NEW TREE FOR THE NATURE STRIPS
On Saturday 27th October 2018, the first new tree for decades was planted in the nature strip between Wilton and Lygon Road. It’s an evergreen cotoneaster watereri which will have spring flowers and crowds of red berries much loved by birds, especially migratory redwings who arrive in our area every January. Volunteers Simon Gage, Louise Baker and Graham Miller had to use mattocks to break through the hard, root-bound soil to prepare the ground and are to be congratulated for their supreme efforts. Since then four more trees have been planted- Rowan, two kinds of hawthorn ( one with white and the other crimson spring blossom) and a cherry (autumnalis Rosea).
Thank you to all the residents in the immediate vicinity of this nature strip who donated so generously to the purchase of these trees and the huge quantity of special soil which is essential for their well-being.
There is still a lot of work to be done to fill the area where the laurels used to be and volunteers are currently planting shrubs to provide privacy and security to the garden adjacent to this part of the strip. We have put in three pyracantha, Berberis, climbing rose, ceanothus, flowering currant and viburnum fragrens.
In the other strips, winter tidying has begun and in strips 1 and 3 work is beginning to reduce the laurel. Mike Shields has given a sack of bulbs for all the strips and these will be planted soon. If you’d like to help with this, please contact me ‘Wilma Elton’ or any of the other volunteers.
Nature Strips Project: Report May 2018
Nature Strip 4
Over the long winter season we continued with the clearance of the dense laurel in Nature Strip 4 and made very good progress. Clearing work stopped when spring arrived and the birds started to commence their nesting activities. The snowdrops planted last year made a welcome appearance in February and lesser periwinkle (Vinca minor) and honesty (Lunaria annua) are presently blooming. At the Gilmore Road end of the strip the woodruff (Galium odoratum) and ferns (Asplenium scolopendrium) which were planted last year are starting to become established. We are still working on removing the last of the substantial laurel stumps and roots at the Craigmillar Park end of the strip in preparation for planting. This year there will be annuals planted in this area.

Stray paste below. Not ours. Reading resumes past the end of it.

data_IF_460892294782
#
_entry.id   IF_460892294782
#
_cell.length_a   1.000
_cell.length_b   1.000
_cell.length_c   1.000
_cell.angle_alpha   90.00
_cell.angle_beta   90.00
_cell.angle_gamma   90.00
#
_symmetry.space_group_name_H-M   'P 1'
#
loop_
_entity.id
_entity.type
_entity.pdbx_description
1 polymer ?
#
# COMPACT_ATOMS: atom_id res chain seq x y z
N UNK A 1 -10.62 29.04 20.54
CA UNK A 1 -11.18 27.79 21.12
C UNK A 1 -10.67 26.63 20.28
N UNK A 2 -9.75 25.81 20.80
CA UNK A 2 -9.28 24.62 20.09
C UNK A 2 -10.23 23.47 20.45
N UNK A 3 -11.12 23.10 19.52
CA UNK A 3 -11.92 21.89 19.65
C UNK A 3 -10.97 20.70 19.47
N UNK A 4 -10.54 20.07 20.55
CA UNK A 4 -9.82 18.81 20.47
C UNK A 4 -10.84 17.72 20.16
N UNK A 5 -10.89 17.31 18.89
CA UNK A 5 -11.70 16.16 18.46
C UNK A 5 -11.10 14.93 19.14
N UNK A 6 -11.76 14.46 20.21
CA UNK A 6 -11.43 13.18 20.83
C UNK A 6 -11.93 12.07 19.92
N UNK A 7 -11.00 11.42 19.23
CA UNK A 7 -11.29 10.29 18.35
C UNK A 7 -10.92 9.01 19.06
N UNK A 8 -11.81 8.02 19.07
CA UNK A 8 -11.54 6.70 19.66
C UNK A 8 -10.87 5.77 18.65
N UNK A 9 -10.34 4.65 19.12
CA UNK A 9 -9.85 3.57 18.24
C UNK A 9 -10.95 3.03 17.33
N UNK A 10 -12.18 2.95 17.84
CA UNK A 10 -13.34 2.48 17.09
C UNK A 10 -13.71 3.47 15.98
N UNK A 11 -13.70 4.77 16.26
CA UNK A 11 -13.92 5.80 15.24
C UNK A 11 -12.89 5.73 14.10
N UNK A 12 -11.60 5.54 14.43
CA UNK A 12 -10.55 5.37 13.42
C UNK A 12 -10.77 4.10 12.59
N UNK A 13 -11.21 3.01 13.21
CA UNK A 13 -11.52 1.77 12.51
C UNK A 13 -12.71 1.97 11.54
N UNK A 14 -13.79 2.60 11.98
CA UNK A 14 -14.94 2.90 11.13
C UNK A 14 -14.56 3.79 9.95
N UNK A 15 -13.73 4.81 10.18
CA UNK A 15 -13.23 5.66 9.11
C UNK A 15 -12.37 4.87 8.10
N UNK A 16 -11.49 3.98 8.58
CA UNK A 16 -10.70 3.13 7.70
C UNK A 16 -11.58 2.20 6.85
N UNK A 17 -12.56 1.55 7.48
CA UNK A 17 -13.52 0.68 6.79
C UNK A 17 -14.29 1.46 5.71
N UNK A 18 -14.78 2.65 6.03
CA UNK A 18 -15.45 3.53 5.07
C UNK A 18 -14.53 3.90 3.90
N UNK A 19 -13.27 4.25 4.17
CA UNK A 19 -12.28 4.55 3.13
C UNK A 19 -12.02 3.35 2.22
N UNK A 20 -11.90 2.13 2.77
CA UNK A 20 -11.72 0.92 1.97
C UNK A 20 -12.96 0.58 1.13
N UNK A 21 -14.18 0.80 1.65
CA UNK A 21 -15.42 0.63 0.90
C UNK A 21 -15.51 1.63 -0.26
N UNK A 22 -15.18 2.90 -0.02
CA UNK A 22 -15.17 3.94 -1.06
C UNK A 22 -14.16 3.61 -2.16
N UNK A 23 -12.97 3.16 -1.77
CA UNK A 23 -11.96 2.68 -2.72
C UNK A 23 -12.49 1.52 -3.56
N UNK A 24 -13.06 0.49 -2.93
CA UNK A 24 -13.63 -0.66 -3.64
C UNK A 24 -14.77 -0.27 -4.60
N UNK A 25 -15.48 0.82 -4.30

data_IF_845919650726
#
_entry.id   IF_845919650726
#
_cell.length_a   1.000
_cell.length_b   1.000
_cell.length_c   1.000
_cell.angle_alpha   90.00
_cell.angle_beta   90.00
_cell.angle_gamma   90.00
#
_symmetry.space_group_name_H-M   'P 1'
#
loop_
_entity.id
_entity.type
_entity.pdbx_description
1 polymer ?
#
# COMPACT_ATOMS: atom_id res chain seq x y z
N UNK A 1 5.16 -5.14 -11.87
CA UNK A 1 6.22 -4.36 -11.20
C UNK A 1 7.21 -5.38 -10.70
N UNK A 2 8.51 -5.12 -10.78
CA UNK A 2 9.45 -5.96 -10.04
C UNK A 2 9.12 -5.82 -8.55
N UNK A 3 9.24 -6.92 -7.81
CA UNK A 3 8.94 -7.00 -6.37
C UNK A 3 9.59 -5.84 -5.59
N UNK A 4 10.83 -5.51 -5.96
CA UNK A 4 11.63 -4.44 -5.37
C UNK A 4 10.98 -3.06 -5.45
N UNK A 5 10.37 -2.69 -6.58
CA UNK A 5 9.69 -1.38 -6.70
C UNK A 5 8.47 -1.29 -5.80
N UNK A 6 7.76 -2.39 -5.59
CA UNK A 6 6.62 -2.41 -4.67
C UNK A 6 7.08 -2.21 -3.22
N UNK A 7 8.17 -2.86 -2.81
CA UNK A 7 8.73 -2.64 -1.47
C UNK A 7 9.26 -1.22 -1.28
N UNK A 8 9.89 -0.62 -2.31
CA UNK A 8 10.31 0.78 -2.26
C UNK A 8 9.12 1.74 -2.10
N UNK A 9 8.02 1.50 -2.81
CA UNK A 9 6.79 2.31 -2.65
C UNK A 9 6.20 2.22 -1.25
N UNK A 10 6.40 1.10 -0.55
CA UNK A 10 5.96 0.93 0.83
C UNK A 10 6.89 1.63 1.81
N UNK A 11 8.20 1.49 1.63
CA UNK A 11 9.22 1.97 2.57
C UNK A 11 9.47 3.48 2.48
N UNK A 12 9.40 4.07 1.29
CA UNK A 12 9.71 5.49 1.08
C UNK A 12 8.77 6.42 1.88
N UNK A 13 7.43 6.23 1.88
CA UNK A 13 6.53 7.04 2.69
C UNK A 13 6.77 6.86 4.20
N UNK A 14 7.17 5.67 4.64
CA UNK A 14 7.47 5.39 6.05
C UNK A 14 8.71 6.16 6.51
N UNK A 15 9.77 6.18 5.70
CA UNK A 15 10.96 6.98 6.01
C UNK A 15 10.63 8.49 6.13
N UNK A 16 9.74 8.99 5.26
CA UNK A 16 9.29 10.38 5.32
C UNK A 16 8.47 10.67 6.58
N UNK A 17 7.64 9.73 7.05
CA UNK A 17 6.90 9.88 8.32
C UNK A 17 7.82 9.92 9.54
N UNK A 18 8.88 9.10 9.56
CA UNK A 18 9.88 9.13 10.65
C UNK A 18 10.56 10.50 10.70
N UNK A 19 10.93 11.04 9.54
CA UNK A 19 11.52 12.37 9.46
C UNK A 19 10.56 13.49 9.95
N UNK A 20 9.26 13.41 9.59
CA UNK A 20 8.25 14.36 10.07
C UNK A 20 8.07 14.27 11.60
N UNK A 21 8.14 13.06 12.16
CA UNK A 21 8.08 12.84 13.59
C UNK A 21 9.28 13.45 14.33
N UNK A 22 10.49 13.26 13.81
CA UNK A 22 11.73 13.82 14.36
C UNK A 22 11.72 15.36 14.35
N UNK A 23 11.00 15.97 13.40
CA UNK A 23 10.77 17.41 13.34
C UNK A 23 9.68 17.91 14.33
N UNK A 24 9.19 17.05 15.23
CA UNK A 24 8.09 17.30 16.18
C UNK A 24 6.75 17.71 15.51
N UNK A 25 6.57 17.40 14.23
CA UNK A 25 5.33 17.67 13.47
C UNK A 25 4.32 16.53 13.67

RSPB Big Garden Birdwatch in the Nature Strips.
Saturday 27th January 2018, it was the windiest day of the weekend (SSW to WSW winds from 21 to 24 mph). Thankfully the rain from earlier in the morning had stopped and when we began it was mild and dry but overcast. We had decided to do the RSPB big garden birdwatch between 11 am and 12 noon to avoid the morning chill. Our four volunteers managed to watch all five nature strips and while many of the usual birds were spotted there are a few ordinarily seen while working in the strips which did not show up. Sadly the robin which regularly keeps up company on Nature Strip 4 when we are breaking ground was not seen, nor the wren which has been spotted in this strip. The RSPB specify that only birds which land in the area can be counted.The maximum number of a type of bird seen at any point in time during the hour is the number recorded, this avoids counting the same birds twice. At some points there was frustration when a bird flew over but did not land or when birdsong could be heard from the trees but sightings remained elusive. The birds recorded for each strip are noted below.
The hour provided an enjoyable time to observe the behaviour of our avian neighbours in the Nature Strips. Christine saw a magpie in an adjacent garden chasing three blackbirds that then flew into the nature strip enabling a good spot. Hopefully our Nature Strip work will enhance the habitat for them in the future.
The Listed Pavilion
At 3pm on Tuesday 26 September members of the CPA met in East Suffolk Road to watch the re-location of the listed Pavilion by the developers .
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When permission was granted to build on the former playing field, CPA, with residents in Crawfurd Road, had achieved the concession from the ECC planning committee that the listed Pavilion should be conserved and that the public space surrounding it should be landscaped to provide public access. This is the first stage in realising this decision and we look forward to further developments.
“Places, people and planning” – A consultation on the future of the Scottish planning system
On 10th January the Scottish Government published this consultation paper setting out key components of a new Planning Bill to be brought forward in year 2 of the present Parliamentary Session. The proposed changes to the planning system are derived from the Review Panel Report published last year and the subsequent working parties established to consider various aspects of the planning system and possible reforms. The consultation ran until April 2017. As a result, the Scottish Government has indicated that it will present a Planning Bill before the Scottish Parliament in 2017/8. However no precise timetable for the Bill has yet been published. ( as of 2nd November 2017).